Bombay – crowd, people falling from narrow local train doors, sweat and sweat shops on Grant Road, the town-‘burb divide, bright lights, apartments. A city where one is strained to find green patches, but water is in abundance – rain, water logging, and sea… Mumbai is a city of contrasts, probably like every other Indian metropolitan. But what is unique here is that the culture changes from the station to the mall hardly 100 metres from the station, from the West to the East. A moment of peace, quiet, and time to oneself is difficult to find. And yet almost every other person staying here hundreds of miles away from home, is lonely. Every face in the crowd travelling to work every morning is struggling to find an existence, an identity, and yet they are happy. Everyone is. Every penny is difficult to earn amidst smart ass Gujjus and rude autorickshaw drivers. A city where almost everyone wants a pound of your flesh and is very, very honest about it. And in spite of the millions people make here, the struggle keeps them grounded. They might own a sea facing apartment in Bandra, but they will still have no qualms eating the rasta khaana at Bandstand. Bombay is a city of businessmen, business, and money. Almost everything one does in this city is an attempt to make those few extra bucks. By hook or by crook.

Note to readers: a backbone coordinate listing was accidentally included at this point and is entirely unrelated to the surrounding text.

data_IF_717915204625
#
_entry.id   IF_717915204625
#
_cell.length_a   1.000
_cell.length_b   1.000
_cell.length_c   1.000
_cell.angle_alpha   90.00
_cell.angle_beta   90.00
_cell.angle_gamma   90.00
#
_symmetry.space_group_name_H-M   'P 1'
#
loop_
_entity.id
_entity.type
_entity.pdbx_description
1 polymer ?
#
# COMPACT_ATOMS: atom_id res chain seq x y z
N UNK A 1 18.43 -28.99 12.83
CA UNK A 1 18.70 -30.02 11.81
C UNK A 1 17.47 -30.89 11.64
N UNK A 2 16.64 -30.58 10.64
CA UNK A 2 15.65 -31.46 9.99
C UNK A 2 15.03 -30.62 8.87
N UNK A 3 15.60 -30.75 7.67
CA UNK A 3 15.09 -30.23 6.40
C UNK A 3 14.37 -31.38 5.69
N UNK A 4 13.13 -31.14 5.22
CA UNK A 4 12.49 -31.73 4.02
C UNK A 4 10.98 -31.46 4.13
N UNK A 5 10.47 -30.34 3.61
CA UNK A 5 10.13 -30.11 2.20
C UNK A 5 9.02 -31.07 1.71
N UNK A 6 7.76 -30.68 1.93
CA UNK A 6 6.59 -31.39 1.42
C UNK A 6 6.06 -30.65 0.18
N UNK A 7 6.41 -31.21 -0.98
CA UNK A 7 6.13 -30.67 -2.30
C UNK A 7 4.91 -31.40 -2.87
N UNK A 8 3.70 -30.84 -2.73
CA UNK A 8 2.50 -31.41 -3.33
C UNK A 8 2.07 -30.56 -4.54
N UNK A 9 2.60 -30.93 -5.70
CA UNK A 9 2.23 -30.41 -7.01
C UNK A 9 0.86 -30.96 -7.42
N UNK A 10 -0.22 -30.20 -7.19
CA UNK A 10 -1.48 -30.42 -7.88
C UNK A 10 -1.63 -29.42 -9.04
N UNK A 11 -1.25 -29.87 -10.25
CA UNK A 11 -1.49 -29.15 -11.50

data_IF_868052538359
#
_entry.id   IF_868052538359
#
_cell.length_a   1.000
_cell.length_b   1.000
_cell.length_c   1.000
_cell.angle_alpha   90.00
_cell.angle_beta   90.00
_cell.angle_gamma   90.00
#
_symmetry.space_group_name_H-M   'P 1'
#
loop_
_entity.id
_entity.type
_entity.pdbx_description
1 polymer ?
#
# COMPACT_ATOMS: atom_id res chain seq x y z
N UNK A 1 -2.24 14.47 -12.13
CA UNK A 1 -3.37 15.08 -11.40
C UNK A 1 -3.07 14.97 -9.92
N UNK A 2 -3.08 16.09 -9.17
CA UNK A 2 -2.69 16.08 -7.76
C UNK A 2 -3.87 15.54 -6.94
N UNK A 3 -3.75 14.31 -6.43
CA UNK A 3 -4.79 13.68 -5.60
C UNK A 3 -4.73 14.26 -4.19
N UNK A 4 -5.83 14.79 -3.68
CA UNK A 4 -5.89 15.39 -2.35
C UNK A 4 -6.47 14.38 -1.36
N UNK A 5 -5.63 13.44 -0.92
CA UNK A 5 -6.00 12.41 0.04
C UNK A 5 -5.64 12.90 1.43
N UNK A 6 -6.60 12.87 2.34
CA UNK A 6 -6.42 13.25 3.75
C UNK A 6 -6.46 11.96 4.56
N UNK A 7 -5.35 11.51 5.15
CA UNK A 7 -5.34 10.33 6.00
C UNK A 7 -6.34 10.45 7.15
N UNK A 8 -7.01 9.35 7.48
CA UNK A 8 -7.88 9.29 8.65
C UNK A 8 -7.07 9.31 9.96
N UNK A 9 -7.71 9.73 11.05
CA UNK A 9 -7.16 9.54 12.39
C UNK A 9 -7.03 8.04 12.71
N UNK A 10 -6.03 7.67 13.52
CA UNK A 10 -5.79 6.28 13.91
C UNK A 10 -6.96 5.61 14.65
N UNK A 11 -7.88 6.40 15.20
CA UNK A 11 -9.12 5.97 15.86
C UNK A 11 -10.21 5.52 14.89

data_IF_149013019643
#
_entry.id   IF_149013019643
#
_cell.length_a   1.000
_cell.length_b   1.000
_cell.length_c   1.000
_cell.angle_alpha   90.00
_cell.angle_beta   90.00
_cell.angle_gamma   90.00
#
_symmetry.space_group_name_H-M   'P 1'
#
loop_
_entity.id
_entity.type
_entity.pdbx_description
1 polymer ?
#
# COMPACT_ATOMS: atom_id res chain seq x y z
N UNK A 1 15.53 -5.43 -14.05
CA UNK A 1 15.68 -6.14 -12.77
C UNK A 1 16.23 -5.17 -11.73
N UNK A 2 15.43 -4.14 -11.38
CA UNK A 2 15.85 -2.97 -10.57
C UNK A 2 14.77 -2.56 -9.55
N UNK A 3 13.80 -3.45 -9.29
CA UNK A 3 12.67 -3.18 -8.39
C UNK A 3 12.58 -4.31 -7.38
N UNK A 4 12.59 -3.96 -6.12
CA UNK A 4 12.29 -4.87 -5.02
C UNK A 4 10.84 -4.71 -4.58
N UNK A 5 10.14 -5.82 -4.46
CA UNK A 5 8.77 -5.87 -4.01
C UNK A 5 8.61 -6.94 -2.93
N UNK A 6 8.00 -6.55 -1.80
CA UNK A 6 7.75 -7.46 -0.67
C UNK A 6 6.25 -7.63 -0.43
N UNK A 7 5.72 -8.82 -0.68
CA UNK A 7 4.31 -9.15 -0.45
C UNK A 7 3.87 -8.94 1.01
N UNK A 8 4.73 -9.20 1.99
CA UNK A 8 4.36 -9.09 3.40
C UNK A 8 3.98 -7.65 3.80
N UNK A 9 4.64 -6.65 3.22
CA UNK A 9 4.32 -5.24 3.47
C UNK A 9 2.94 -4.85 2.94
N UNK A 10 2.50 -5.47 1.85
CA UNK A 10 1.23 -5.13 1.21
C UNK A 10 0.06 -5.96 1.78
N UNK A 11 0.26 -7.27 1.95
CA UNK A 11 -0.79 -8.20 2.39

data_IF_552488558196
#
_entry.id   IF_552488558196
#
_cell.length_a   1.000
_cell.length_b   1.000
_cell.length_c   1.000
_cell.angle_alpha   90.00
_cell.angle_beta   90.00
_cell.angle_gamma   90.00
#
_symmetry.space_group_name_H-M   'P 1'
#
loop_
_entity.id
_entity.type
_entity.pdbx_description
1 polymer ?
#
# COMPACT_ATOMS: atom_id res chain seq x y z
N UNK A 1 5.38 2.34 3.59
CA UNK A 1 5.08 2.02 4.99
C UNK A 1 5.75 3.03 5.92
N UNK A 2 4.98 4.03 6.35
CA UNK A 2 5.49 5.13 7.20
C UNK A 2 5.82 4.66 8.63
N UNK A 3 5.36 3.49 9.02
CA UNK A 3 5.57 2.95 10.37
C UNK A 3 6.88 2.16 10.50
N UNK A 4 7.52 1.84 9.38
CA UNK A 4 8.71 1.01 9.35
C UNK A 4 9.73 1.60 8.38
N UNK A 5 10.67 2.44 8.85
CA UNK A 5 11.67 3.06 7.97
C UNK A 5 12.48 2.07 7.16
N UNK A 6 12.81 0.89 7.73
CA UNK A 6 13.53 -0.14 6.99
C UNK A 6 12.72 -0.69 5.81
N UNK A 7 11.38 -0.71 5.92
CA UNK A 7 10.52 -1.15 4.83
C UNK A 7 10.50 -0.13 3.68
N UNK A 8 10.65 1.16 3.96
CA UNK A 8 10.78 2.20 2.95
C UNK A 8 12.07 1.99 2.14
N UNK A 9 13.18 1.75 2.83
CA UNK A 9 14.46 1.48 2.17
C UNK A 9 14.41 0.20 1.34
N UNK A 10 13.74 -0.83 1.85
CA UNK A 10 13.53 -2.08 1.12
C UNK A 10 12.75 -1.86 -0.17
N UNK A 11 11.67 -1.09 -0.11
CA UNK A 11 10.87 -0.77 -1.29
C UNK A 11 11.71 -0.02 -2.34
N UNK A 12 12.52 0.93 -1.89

And then there is Delhi – where there is culture, there are good roads, and there are bad people. Ok, bad is an overstatement, I agree. But there’s something about them that drives me away. No, they are not rude. Far from it in fact. But the money in Delhi comes from years of political power games, huge inherited lands in nearby Punjab and Haryana, and generations of business at Chandani Chowk. So it’s easily available. There’s no struggle. So there is time and intent to show it off too. Yes, there is hardly any struggle and there are hardly any apartment blocks that mark the quintessential middle class existence. And there are students. Hordes of them. Probably the only people in Delhi that mark the existence of the huge middle class. There are markets. In every colony, every locality, every single road. Because Delhi might not “earn” so much on a monthly basis, but spend they do. And how! And Delhi is about clothes. The kinds and at costs one is hard pressed to find in most other cities in India. But if Bombay has the sea and the rains and the huge and happily surviving middle class (that I love by the way. I want to belong to this class for the rest of my life, for the sheer practicality of our existence.), Delhi has Chandani Chowk, where you see the rarest combination of oily aalu parathas and McDonald’s, a church, a temple, a mosque, and a gurudwaara, all surprisingly close to each other.
Yes, I like Delhi. But not enough to spend the rest of my life there. And I love Bombay. But not enough to accept the existential angst and struggle that’s such a part of life in Bombay. I honestly believe that Delhi, Bombay, and Calcutta (even though it finds no place in this post because of the number of years it’s been since I last went there) the only real cities in India. Because of the contrasts. Every other “city” I have lived in/ visited so far are lame, wannabe cousins of these 3. Yes, even Pune. In spite of all my love for it. But that said, I would still stick with a wannabe cousin than live in the quintessential big city. Because I am a small town person. Have always been. Will always be.